With ES6 and iterators we now have the ability to provide access to a collection without giving someone access to a mutable array. All we need is to make the classroom iterable by adding a Symbol.iterator method.

First, let’s make the classroom iterable by building our own iterator objects. This is the hard way to solve the problem.

class Classroom {
    constructor() {
        this.students = ["Tim", "Joy", "Sue"];
    }

    [Symbol.iterator]() {
         var index = 0;
         return {
            next: () => {
                if(index < this.students.length){
                     index += 1;
                     return {done: false, value: this.students[index-1]};
                }
                return { value: undefined, done: true };
            }
         }
    }
}

The above code adds the iterator method to the class. Notice how Symbol.iterator needs square brackets to surround the method “name”. Inside the method is the code to return objects with a next method, which in turn returns objects with done and value properties. A classroom should now behave just like an array and allow developers to use for of loops.

let scienceClass = new Classroom();
let result = [];
for(let name of scienceClass) {
    result.push(name);
}

expect(result).toEqual(["Tim", "Joy", "Sue"]);

One might notice that the code inside the classroom iterator method is the type of code that works with any array. Let’s extract the code into a new class.

class ArrayIterator {
    constructor(array) {
         this.array = array;
         this.index = 0;
     }

    next() {
        let result = { value: undefined, done: true};
        if(this.index < this.array.length) {
            result.value = this.array[this.index];
            result.done = false;
            this.index += 1;
        }
        return result;
    }
}

Now we can reuse ArrayIterator from several places in an application.

class Classroom {
    constructor() {
        this.students = ["Tim", "Joy", "Sue"];
    }

    [Symbol.iterator]() {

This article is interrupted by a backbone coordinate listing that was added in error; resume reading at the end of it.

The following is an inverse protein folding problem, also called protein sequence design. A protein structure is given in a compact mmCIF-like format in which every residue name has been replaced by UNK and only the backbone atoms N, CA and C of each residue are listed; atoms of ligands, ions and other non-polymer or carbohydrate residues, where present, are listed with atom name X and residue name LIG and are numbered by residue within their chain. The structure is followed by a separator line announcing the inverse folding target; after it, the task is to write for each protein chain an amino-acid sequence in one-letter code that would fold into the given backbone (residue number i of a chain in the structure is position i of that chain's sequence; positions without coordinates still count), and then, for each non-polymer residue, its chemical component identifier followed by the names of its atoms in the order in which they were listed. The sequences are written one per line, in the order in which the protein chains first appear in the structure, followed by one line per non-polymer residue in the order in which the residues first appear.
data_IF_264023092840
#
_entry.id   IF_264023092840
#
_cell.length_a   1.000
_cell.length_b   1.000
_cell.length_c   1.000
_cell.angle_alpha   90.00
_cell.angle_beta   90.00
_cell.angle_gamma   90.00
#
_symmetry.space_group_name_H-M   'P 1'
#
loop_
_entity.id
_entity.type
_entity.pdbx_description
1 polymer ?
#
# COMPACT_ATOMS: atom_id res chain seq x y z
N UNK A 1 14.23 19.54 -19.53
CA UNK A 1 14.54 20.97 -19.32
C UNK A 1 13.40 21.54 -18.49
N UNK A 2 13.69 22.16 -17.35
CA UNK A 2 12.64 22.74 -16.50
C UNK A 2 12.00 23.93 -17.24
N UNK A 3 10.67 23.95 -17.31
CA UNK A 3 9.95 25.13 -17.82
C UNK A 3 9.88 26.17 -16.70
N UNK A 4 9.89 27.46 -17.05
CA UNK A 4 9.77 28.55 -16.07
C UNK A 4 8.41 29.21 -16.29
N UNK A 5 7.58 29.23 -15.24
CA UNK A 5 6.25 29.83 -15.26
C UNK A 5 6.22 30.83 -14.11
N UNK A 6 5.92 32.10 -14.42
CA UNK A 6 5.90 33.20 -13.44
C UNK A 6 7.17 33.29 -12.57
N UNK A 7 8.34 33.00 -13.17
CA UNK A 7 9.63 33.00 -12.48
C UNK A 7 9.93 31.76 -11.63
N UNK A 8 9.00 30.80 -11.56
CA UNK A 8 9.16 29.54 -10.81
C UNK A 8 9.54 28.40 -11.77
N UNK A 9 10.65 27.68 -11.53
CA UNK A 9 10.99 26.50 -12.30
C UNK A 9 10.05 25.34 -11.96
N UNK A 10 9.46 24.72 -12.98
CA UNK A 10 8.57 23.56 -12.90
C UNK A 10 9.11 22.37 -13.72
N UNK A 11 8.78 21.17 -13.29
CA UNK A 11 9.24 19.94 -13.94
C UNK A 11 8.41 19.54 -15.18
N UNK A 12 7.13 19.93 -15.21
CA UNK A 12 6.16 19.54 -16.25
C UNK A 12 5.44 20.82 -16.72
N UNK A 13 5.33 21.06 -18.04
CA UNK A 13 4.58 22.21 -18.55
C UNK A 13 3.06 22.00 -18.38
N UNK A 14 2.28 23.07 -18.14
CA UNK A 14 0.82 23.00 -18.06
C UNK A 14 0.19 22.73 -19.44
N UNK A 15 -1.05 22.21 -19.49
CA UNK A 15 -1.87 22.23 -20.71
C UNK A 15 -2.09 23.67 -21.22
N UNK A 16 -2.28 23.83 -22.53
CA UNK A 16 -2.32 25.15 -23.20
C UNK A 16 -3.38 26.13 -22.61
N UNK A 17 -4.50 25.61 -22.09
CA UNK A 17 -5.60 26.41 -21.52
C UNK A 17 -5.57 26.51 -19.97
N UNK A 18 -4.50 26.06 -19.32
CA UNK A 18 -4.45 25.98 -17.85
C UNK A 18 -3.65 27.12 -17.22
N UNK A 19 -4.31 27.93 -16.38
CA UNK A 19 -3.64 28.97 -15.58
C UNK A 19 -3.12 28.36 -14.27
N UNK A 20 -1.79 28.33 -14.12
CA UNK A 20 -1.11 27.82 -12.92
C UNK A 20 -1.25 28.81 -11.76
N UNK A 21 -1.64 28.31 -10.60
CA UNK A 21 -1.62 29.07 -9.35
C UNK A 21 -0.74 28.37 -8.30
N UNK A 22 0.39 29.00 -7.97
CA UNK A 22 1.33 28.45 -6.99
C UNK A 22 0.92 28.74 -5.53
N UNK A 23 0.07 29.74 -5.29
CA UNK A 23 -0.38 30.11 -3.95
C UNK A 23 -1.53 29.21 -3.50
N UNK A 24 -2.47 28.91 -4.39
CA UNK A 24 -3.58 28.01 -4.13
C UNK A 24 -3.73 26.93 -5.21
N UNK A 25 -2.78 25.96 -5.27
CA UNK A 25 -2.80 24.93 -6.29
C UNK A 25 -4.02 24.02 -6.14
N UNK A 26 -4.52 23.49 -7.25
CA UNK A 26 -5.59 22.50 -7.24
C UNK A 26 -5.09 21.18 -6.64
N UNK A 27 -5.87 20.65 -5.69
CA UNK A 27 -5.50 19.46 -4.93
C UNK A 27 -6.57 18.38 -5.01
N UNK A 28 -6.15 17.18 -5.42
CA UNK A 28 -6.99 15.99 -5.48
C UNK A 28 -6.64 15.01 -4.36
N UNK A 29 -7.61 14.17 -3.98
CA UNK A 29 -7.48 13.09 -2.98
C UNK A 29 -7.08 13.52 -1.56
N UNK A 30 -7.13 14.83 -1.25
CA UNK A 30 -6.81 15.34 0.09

return new ArrayIterator(this.students);
    }
}

Even though the ArrayIterator class is helpful, we will see an even easier implementation of the iterator method when we get to generators.

Static Members in ES6

Monday, February 2, 2015 by K. Scott Allen

In previous posts, we looked at classes in ES6, but I never gave an example using the static keyword.

A class may contain one or more methods defined with the keyword static.

class Employee {
    constructor(name) {
        this._name = name;
    }

    static convert(thing) {
        if(thing.name) {
            return new Employee(thing.name);
        }
    }
}

Like other languages with static class members, the static keyword will create a method associated with the class, and not with an instance of the class. In other words, you can only reach a static method using the name of the class.

expect(Employee.convert).toBeDefined();
expect(new Employee().convert).toBeUndefined();

Static methods have no access to the fields, properties, and methods defined on an instance of the class using this. For example, the convert method would not be able to use this._name to get to the _name field of an Employee object, as the this pointer inside of convert will never reference an Employee object. However, static methods are often useful and can play the roles of factory methods, conversion methods, or general class helper methods.

let person = { name: "Scott" };
let newHire = Employee.convert(person);
expect(newHire.name).toBe("Scott");

The behavior of static methods is explained by what happens behind the scenes. A static method of a class is associated with the constructor function and not the prototype object like the instance members we saw in the last section.

var Employee = function(name) {
    // ...
};

Employee.convert = function(thing) {
    // ...
};